US Federal Reserve raises interest rates

Stepping up its fight against high inflation, the Federal Reserve raised its key rate by a substantial three-quarters of a point for a third consecutive time and announced further rate hikes to come. This is an aggressive pace that will increase the risk of a possible recession.

The Fed’s decision raised its benchmark short-term rate, which affects many consumer and business loans to a range of 3% to 3.25%, the highest level since early 2008.

Officials also forecast that they will raise their policy rate further to around 4.4% by the end of the year, one point higher than they had envisaged last June. And they expect to raise the rate again next year, to around 4.6%. It would be the highest level since 2007.

By raising borrowing rates, the Fed makes it more expensive to take out a mortgage or business loan. Consumers and businesses then borrow and spend less, which cools the economy and slows inflation.

Falling gasoline prices slightly lowered headline inflation, which was still a painful 8.3% in August from a year earlier. That drop in gas pump prices may have contributed to a recent surge in President Joe Biden’s approval ratings that Democrats hope will improve their prospects in November’s midterm elections.

Speaking at a press conference, Federal Reserve Chairman Jerome Powell said that before Fed officials consider halting their rate hikes, they “would like to be very confident that inflation is coming back down” to their target of 2%. I have noticed that the strength of the labor market fuels wage gains that contribute to higher inflation.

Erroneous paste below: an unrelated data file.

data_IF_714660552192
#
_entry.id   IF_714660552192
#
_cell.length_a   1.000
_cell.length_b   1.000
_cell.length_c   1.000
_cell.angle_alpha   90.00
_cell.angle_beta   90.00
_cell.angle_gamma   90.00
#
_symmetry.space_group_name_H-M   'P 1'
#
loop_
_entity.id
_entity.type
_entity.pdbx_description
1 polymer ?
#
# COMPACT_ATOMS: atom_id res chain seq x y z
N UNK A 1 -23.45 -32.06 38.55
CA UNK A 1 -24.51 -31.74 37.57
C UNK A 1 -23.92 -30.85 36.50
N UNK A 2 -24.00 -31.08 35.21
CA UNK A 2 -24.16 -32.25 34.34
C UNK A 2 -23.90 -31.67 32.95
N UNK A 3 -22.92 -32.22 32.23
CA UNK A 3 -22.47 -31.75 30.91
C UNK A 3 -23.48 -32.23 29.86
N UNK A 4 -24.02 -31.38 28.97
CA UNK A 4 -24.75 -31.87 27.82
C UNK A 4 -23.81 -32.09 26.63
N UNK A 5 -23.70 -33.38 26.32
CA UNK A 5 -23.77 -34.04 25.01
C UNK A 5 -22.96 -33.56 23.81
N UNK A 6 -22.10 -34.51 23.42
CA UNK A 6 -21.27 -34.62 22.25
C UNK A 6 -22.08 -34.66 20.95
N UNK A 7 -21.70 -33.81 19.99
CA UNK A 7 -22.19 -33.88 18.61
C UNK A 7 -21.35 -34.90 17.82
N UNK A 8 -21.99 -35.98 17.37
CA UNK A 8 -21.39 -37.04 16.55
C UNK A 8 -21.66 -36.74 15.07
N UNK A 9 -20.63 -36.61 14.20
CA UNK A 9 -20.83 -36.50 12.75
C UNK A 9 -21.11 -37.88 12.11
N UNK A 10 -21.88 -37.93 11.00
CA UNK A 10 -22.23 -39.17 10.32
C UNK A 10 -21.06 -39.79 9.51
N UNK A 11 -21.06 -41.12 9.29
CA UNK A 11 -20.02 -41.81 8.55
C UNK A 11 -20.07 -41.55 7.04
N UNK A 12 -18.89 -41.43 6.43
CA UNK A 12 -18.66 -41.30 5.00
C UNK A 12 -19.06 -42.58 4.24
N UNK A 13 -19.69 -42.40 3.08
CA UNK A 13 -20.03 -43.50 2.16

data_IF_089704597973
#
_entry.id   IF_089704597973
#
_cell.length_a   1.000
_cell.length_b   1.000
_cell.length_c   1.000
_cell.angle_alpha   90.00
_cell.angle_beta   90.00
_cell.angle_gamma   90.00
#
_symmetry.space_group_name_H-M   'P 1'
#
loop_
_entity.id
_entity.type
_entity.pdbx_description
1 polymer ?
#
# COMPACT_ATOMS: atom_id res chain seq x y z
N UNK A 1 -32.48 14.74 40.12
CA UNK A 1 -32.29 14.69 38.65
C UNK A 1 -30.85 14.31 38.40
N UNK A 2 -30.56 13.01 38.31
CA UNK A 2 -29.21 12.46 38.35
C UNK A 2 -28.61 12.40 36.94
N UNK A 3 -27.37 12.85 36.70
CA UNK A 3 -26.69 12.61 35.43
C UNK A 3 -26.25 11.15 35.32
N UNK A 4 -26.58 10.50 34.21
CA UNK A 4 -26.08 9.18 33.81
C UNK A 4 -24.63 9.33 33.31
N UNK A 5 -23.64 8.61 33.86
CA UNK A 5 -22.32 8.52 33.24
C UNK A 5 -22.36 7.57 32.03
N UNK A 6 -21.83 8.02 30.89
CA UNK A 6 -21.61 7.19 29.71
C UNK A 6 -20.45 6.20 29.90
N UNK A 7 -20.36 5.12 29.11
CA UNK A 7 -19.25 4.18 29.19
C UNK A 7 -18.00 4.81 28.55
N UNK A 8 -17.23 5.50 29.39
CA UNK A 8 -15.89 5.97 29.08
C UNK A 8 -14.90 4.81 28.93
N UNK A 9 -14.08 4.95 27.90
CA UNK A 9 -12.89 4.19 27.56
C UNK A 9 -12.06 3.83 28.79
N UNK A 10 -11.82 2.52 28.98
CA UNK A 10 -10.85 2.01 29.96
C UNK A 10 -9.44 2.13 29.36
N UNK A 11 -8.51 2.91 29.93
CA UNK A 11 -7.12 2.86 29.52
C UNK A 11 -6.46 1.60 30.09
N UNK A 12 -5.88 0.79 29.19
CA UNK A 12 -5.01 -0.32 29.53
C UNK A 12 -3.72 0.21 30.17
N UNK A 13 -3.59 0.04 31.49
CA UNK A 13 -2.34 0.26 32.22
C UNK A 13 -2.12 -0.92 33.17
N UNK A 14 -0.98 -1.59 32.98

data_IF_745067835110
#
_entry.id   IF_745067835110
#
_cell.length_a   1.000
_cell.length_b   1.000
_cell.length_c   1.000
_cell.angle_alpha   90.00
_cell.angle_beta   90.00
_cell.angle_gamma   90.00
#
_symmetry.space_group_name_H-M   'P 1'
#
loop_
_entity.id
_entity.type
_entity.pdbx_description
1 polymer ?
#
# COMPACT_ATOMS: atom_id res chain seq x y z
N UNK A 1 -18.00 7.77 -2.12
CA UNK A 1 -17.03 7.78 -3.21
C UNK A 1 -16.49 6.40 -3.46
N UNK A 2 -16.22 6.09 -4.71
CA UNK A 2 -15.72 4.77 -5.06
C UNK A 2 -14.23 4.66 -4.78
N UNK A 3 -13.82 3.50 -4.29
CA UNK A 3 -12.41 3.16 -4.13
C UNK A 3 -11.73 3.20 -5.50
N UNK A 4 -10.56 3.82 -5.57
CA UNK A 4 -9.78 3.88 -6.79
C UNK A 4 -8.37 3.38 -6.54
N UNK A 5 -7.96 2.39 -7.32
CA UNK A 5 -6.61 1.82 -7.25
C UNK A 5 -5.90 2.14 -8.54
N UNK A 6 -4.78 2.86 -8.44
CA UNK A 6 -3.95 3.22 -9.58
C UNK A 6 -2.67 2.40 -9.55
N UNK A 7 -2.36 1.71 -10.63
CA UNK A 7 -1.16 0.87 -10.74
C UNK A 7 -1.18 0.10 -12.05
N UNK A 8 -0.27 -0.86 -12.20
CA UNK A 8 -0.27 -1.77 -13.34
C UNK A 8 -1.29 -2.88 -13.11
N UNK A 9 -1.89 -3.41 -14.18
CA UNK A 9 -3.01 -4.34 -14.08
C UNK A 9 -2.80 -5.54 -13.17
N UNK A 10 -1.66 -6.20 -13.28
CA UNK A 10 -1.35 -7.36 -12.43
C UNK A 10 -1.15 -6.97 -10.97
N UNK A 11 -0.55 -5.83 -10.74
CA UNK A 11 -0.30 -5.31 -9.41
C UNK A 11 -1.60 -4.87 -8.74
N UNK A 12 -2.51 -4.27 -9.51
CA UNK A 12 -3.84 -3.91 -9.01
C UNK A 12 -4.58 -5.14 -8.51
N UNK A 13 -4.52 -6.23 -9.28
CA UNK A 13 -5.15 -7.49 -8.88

And he underscored his belief that controlling inflation is key to ensuring the long-term health of the labor market.

“If we want to pave the way for another period of very strong labor markets,” Powell said, “we have to put inflation behind us. I wish there was a painless way to do that. ‘there is not any.

Fed officials said they were looking for a “soft landing”, whereby they would manage to slow growth enough to bring inflation under control, but not so much as to trigger a recession. Yet most economists are skeptical. They say they believe the Fed’s steep rate hikes will, over time, lead to job cuts, rising unemployment and a broad-based recession later this year or early next year. .